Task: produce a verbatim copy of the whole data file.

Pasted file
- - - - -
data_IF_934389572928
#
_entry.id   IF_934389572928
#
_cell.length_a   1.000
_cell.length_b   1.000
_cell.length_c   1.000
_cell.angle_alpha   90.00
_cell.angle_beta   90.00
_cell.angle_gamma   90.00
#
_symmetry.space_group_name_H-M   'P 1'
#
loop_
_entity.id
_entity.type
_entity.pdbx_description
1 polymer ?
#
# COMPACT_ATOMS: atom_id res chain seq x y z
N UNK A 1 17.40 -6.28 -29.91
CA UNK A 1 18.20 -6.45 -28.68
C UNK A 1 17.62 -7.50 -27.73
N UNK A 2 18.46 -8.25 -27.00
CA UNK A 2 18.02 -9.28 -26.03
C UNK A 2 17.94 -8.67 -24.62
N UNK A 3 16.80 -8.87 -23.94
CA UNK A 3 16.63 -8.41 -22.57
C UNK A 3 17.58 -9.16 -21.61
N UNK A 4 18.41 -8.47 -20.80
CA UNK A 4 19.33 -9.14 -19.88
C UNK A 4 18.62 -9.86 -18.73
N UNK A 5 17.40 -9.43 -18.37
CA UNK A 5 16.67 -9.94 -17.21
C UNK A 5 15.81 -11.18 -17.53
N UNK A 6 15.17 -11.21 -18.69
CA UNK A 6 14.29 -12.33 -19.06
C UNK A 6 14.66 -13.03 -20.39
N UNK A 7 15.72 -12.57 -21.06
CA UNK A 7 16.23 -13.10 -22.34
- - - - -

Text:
data_IF_934389572928
#
_entry.id   IF_934389572928
#
_cell.length_a   1.000
_cell.length_b   1.000
_cell.length_c   1.000
_cell.angle_alpha   90.00
_cell.angle_beta   90.00
_cell.angle_gamma   90.00
#
_symmetry.space_group_name_H-M   'P 1'
#
loop_
_entity.id
_entity.type
_entity.pdbx_description
1 polymer ?
#
# COMPACT_ATOMS: atom_id res chain seq x y z
N UNK A 1 17.40 -6.28 -29.91
CA UNK A 1 18.20 -6.45 -28.68
C UNK A 1 17.62 -7.50 -27.73
N UNK A 2 18.46 -8.25 -27.00
CA UNK A 2 18.02 -9.28 -26.03
C UNK A 2 17.94 -8.67 -24.62
N UNK A 3 16.80 -8.87 -23.94
CA UNK A 3 16.63 -8.41 -22.57
C UNK A 3 17.58 -9.16 -21.61
N UNK A 4 18.41 -8.47 -20.80
CA UNK A 4 19.33 -9.14 -19.88
C UNK A 4 18.62 -9.86 -18.73
N UNK A 5 17.40 -9.43 -18.37
CA UNK A 5 16.67 -9.94 -17.21
C UNK A 5 15.81 -11.18 -17.53
N UNK A 6 15.17 -11.21 -18.69
CA UNK A 6 14.29 -12.33 -19.06
C UNK A 6 14.66 -13.03 -20.39
N UNK A 7 15.72 -12.57 -21.06
CA UNK A 7 16.23 -13.10 -22.34